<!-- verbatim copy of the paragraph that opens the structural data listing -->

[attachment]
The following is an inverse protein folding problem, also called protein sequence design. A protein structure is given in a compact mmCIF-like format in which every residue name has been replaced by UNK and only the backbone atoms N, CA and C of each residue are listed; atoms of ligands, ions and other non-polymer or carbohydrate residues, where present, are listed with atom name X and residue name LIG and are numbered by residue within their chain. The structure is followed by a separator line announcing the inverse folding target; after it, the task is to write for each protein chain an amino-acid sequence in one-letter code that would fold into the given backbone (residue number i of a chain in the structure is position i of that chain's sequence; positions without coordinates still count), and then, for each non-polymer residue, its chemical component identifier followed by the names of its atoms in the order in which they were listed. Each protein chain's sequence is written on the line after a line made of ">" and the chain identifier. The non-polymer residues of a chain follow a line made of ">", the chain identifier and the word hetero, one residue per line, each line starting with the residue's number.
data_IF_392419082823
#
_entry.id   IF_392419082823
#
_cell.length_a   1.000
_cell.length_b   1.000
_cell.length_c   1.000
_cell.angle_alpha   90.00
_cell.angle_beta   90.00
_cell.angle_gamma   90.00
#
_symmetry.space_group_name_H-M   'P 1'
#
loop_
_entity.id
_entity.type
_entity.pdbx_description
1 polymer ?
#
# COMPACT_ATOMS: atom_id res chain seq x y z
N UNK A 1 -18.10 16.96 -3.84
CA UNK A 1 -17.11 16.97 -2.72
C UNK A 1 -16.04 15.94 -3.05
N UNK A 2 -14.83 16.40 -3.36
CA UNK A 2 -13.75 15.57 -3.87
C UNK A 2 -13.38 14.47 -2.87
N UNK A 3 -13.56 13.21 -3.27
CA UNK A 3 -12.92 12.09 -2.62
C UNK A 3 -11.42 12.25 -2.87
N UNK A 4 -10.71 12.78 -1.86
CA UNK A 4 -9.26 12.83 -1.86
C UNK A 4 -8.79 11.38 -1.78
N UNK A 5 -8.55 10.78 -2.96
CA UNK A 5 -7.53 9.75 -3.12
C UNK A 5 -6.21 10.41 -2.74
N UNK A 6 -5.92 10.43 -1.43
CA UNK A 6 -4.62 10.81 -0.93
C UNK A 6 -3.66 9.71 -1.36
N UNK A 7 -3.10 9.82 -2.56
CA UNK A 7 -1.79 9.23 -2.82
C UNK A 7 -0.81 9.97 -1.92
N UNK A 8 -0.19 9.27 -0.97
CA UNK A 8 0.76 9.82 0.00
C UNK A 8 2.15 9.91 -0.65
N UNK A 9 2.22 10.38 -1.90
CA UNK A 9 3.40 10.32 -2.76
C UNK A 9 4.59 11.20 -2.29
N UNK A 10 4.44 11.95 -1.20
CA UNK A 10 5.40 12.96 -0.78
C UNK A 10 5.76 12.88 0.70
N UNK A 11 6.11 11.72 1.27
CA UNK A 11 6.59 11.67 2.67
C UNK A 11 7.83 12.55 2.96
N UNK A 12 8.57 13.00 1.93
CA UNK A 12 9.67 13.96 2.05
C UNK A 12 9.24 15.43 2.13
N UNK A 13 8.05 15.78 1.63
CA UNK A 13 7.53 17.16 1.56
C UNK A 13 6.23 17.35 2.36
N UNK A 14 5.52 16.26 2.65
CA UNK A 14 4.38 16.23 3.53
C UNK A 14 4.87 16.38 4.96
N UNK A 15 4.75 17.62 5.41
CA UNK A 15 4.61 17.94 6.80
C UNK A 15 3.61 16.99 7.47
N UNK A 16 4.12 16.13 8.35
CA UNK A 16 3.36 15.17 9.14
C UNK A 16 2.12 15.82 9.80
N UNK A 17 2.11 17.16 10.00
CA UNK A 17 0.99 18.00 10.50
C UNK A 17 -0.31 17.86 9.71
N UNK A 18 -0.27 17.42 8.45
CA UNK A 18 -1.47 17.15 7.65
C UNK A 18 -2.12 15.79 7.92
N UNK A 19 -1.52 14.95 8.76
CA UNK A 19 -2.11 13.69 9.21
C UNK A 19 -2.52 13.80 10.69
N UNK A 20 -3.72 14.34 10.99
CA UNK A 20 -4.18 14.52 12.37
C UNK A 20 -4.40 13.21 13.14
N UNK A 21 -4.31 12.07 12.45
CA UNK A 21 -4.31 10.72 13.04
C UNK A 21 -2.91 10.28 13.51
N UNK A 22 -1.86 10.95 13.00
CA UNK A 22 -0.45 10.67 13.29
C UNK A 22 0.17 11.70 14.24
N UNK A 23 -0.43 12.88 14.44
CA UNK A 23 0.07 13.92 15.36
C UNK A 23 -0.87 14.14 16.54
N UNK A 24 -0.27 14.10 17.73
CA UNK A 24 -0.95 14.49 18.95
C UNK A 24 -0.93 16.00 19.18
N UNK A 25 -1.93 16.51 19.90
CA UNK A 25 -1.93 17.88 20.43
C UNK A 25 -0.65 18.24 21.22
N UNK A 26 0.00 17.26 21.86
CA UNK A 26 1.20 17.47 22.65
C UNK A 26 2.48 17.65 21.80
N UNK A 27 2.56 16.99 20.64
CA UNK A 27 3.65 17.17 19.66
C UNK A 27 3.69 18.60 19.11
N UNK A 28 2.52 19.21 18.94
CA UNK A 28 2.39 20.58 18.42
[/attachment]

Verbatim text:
The following is an inverse protein folding problem, also called protein sequence design. A protein structure is given in a compact mmCIF-like format in which every residue name has been replaced by UNK and only the backbone atoms N, CA and C of each residue are listed; atoms of ligands, ions and other non-polymer or carbohydrate residues, where present, are listed with atom name X and residue name LIG and are numbered by residue within their chain. The structure is followed by a separator line announcing the inverse folding target; after it, the task is to write for each protein chain an amino-acid sequence in one-letter code that would fold into the given backbone (residue number i of a chain in the structure is position i of that chain's sequence; positions without coordinates still count), and then, for each non-polymer residue, its chemical component identifier followed by the names of its atoms in the order in which they were listed. Each protein chain's sequence is written on the line after a line made of ">" and the chain identifier. The non-polymer residues of a chain follow a line made of ">", the chain identifier and the word hetero, one residue per line, each line starting with the residue's number.